Oregon Advance Directives for Health Care (called Living Wills in some other states) must be in the form prescribed in Oregon Revised Statute (ORS) 127.531.
Until 2009, there was a restriction that prevented Health Care Representatives from admitting a person who signed an Advance Directive For Health Care to a facility for the treatment of a mental illness.
In 2009, Senate Bill (SB) 16 changed the law. A new statute, ORS 127.535(6), was enacted, which authorized a Health Care Representative to consent to hospitalization of the person who signed the Advance Directive for Health Care, for up to 18 days, to treat behavior caused by dementia.
In plain English, SB 16 allowed the Health Care Representative to put the person who signed the Advance Directive for Health Care into a locked facility and force treatment for dementia even if the person opposed this.
The law was not very clear in its application, since the person could arguably still rescind or cancel the Advance Directive for Health Care. In practice, many experts seemed to feel that if a person needed treatment for dementia, they lacked to mental capacity to cancel the Advance Directive for Health Care. ORS 127.545(1)(b).
The changes to statute brought about by SB 16 will end, and the law will revert to its former status on December 31, 2011. This is sometimes called “sunsetting.” This means that ORS 127.535(6) will change, and will no longer allow the involuntary commitment of the person, by their Health Care Representative, for up to 18 days, for the treatment of behavior caused by dementia.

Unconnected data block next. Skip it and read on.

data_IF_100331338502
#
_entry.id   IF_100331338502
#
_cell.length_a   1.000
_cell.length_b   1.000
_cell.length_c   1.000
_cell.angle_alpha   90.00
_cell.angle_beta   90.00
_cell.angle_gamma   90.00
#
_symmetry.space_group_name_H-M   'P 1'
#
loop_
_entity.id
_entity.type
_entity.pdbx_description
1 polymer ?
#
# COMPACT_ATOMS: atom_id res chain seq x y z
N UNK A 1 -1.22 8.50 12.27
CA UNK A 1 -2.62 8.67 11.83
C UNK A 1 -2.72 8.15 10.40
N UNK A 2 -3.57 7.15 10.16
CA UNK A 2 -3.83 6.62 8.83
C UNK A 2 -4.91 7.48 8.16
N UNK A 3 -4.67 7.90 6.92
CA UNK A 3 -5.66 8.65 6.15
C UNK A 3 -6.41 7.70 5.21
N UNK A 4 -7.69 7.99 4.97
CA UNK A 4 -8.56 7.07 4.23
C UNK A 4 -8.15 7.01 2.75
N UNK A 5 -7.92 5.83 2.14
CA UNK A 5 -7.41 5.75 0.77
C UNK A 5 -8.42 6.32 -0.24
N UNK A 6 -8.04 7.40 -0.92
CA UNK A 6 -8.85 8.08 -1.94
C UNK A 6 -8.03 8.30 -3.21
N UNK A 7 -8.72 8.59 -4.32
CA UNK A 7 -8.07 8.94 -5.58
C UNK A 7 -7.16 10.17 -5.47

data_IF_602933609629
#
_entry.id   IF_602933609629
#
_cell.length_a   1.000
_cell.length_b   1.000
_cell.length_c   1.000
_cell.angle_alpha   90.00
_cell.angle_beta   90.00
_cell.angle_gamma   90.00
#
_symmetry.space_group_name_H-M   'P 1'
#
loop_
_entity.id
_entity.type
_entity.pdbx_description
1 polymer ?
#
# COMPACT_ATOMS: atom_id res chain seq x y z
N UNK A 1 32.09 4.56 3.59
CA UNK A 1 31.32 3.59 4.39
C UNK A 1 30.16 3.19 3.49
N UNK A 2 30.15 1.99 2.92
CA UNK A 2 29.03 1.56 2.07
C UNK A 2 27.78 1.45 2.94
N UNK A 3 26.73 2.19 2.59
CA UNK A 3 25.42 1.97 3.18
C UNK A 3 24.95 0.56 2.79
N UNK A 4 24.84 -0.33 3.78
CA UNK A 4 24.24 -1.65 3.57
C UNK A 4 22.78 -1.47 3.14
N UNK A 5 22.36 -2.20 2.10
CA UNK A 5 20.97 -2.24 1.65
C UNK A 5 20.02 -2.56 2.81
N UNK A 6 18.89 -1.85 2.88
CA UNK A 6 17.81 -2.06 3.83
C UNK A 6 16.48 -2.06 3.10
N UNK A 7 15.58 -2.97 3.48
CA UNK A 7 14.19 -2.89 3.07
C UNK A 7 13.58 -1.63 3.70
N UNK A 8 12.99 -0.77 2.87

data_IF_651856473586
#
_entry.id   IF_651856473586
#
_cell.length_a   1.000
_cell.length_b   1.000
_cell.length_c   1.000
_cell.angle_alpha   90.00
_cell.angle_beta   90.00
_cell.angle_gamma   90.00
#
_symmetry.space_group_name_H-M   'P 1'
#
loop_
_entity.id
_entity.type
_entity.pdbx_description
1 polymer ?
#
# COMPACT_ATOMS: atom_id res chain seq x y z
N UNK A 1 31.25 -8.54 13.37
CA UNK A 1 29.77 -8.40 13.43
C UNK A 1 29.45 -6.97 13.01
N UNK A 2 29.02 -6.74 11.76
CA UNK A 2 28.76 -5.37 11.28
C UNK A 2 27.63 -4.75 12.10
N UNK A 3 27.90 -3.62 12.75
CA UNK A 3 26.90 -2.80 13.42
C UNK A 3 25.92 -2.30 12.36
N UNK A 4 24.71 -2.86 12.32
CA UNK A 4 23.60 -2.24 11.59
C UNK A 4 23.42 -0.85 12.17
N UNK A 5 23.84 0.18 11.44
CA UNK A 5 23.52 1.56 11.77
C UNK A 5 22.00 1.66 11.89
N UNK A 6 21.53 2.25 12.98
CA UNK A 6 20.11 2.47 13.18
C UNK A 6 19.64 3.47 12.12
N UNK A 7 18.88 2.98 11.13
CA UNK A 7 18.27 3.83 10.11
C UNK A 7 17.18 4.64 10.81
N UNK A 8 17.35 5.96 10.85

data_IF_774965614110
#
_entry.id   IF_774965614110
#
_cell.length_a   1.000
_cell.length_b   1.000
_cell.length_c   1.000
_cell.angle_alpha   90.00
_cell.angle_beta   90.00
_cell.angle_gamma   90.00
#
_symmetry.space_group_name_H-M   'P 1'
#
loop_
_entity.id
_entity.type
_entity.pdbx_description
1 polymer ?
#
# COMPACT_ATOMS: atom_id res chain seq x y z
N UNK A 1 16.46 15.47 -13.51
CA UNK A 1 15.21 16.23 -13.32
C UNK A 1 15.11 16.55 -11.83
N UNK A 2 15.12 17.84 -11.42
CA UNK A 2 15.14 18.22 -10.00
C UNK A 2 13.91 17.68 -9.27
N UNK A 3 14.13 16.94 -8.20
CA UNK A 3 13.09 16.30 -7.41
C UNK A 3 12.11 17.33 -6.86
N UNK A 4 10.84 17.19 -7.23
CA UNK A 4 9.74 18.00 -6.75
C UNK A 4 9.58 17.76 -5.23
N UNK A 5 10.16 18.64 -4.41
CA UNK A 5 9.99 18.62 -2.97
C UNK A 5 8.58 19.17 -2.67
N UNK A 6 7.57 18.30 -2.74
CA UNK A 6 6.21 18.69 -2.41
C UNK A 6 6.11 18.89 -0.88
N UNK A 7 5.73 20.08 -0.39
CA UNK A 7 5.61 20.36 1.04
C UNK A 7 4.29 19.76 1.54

However, on January 1, 2012, the provision of ORS 127.540(1) which restricted a Health Care Representative from admitting or retaining a person in a health care facility for care or treatment of a mental illness will be withdrawn from the law. After that point, there will be no restriction in statute that would prevent a Health Care Representative from forcing a person who signed an Advance Directive for Health Care to be admitted to or kept in a facility for care or treatment of mental illness. The admission can essentially be forever. It will no longer be restricted even by the 18 day limit that was in effect from 2009 through 2011.
It is unclear whether the power of the Health Care Representative can be restricted in this regard.
It is likely that if a person who signs an Advance Directive for Health Care writes in a special restriction limiting the power of the Health Care Representative, this power can be restricted, and the Health Care Representative will not be able to force a person into treatment or have them admitted to a facility for treatment of dementia or a mental illness against their will.
A person could still be admitted to care in such a facility by a Guardian. Guardianships are more expensive and are time consuming, but they require the involvement of a judge, who would have to agree that it is proper for the individual to be forced into a locked facility, or forced to accept treatment for dementia or other mental illness. This involvement of a judge, who is an unbiased and objective third party, can often be a valuable protection.
Steven A. Heinrich
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